10. Moneypenny says:

    Norman, your outrage is misdirected. Aldeburgh have to have passport details for all of the performers because otherwise they will fail their next UKBA inspection, and therefore lose their Sponsor status, and therefore be unable to have artists performing at Snape who are from outside the EU.
    So be furious at the hopeless UKBA and their systems, not at the promoter who wants to bring the best artists to Snape, regardless of their country of birth.

    • Marguerite Foxon says:

      Sounds to me like the UKBA failed to notify their artists that identification would be required, and that they want to see a passport (I find this ludicrous, as do others, and it assumes that everyone has a passport. Probably, but not necessarily the case). In the US and in Australia we are very used to pulling out our licence if a photo ID is required – I assume he would object to that also?

    • I agree 100%

  11. This is but one indication of a lot more happening in the UK right now further eroding civil liberties. Already you can see surveillance cameras practically everywhere and just know there are many more. TSA , of course is another bone in the throat and not just for cellists. Your Parliament is now considering the proposed Justice and Security bill with its secret courts and it will slip through to a final vote soon. It is apparently a product of your security services, and so complicated in its drafting that few MPs have carefully vetted it, so that should give one cause for comfort.

    We are seeing everywhere an ever expanding and tightening of the “national security” web in which the legislators have been, and are all too complicit – it is happening in the States as well- and it is being implemented by means of a pervasive surveillance of persons, stricter and stricter regulation of travel and movement, and secrecy infecting the whole process, so that one often knows nothing of what or why something has happened to him or her, or how to protect one’s rights, and this has all been instigated and conflated by the “war on terra” created by our leaders.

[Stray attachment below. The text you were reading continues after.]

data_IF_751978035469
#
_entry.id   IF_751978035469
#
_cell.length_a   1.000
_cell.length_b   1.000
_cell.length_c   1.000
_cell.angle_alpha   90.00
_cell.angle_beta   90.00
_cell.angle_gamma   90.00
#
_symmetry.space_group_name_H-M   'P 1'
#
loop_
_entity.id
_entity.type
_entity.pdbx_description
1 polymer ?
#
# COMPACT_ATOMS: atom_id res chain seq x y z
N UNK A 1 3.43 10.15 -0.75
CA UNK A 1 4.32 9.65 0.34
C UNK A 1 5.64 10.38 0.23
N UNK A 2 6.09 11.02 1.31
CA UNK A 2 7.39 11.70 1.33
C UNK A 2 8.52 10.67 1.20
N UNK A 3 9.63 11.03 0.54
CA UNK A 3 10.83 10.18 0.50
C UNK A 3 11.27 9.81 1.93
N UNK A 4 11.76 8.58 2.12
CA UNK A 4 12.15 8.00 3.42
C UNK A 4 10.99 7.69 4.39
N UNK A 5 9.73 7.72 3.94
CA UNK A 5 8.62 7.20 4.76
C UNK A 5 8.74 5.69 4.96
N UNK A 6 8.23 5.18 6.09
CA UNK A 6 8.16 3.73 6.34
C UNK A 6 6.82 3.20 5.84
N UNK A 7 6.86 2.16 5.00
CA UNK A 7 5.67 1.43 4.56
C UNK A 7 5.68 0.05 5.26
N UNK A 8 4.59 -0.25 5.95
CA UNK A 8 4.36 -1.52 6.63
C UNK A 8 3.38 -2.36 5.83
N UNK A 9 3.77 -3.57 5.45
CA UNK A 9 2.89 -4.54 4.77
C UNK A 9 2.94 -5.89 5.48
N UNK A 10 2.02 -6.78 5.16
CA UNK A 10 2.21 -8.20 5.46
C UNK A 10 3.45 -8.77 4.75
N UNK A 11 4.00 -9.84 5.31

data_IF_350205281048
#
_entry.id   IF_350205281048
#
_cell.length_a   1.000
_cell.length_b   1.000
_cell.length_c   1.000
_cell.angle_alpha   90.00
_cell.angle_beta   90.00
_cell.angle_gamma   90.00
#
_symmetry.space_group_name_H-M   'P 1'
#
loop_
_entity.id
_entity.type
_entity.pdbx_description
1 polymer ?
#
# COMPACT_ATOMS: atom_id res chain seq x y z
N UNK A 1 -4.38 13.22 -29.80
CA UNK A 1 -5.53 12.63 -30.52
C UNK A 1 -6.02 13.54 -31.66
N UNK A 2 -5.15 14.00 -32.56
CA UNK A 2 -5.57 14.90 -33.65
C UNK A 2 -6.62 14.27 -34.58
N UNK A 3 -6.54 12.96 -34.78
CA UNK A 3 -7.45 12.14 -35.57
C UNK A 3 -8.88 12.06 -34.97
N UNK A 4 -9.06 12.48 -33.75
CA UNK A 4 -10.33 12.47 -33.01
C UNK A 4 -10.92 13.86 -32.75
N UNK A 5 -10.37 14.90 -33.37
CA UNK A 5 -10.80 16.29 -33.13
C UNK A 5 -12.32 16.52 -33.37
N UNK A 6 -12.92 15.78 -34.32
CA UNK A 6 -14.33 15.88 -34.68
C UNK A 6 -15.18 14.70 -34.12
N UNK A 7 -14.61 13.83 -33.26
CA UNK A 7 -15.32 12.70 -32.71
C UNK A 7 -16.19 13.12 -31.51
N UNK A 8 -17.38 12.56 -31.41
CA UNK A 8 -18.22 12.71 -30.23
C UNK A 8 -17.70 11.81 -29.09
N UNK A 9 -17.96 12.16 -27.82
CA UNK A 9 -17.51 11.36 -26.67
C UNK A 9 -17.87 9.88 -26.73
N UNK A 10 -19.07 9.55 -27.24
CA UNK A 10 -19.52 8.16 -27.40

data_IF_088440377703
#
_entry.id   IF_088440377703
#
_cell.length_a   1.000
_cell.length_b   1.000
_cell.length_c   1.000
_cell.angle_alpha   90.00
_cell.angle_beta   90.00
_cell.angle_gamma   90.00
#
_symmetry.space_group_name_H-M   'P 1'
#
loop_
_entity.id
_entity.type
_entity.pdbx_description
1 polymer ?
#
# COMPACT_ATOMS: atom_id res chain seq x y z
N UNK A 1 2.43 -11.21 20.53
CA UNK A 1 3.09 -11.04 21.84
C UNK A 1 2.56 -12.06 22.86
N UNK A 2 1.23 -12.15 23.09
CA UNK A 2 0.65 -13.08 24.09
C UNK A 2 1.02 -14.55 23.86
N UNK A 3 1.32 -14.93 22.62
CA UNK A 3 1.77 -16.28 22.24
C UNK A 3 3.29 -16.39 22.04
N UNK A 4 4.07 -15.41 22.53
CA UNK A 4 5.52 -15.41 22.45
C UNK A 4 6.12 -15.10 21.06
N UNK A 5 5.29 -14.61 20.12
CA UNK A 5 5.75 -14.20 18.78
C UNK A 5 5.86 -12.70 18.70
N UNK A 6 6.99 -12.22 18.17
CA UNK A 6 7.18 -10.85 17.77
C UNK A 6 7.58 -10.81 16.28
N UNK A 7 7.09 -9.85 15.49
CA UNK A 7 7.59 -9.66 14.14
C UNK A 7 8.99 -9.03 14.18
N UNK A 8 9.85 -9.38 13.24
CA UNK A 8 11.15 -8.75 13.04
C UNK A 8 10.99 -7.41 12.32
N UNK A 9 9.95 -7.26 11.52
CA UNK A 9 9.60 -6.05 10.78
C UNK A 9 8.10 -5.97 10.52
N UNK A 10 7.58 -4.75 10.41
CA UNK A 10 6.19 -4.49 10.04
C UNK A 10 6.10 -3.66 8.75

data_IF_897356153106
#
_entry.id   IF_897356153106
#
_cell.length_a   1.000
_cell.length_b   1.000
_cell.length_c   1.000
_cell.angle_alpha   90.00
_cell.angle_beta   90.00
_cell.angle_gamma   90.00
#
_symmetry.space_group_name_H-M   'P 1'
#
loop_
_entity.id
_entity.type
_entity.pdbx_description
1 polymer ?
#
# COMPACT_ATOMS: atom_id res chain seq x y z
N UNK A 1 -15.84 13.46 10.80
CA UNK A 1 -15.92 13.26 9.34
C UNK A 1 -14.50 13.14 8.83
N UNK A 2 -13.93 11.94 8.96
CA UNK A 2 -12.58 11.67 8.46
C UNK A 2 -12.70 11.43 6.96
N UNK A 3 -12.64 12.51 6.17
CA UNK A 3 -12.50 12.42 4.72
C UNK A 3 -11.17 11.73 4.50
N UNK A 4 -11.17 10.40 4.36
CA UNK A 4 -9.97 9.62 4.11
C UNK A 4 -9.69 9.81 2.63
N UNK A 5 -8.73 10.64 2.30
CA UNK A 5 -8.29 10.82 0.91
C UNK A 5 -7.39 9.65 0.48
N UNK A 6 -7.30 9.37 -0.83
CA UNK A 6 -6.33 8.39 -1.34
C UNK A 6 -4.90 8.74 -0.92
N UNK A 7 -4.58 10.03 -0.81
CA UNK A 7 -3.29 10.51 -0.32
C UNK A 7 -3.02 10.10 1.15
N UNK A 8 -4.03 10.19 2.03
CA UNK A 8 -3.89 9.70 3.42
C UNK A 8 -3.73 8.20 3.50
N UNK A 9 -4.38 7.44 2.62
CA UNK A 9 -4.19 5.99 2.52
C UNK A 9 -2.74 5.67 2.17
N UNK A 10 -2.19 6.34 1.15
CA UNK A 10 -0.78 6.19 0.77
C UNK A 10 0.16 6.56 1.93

I’m sorry Mr. Potter has had to endure the indignity of this new demand, but it is good he has written about it.
    Hopefully, people will begin to connect the dots, join together and demand a more civilized governance.

  12. Timon Wapenaar says:

    I find it truly incredible that the idea that the citizenry should be obliged to carry papers should be accepted. There is no point in trying to distinguish between those who implement the system on the national and the institutional scales, the infringement on the basic rights of the citizen are the issue, basta. If you want to know how the story finishes, all you have to do is look at apartheid South Africa and the hated ‘dompas’ (pass book), which very soon (aside from being an instrument of oppression and the object of protest in its own right) came to be used as an excuse for random acts of intimidation. This is the thin end of the wedge. If the need to control the population is such that respected members of society are forced to submit to these exercises, then think for a moment how the very same procedures are being carried out in the tenements, among the British underclasses. The problem is that most citizens of the so-called free world have never had to live under an authoritarian regime, and so do not recognise the signs of an encroaching autarchy.

  13. Don’t know why he’s making such a fuss,have a copy made of your passport as we do in Spain and show when necessary. One has to show this when checking into a hotel for instance so as Monitoring says it is UKBA rules.

  14. Should read Moneypenny

  15. Mark Barrett says:

    I am with Messrs Porter, Sorcererpds and Lebrecht on this – all the way. Mr Pons, you are a bridge of ‘il-logic’ too far.

  16. Graf Nugent says:

    Britain has brought this on itself.

  17. I came across this via Facebook, so these things can spread far and wide.

    I feel I must say something to defend my very close friend John Potter, whom I have known for nearly 50 years as fellow undergraduate, fellow member of a pop-group, fellow teacher, cathedral lay-clerk and professional singer from the charge that he has taken his action ‘because his ego as an artist was hurt’.

    I must also take issue with John when he declares himself perfectly capable of an exercise in ego-mania.

    All this is quite ridiculous, and while what I have read brought mirth here and there, it was at this point that I laughed out loud.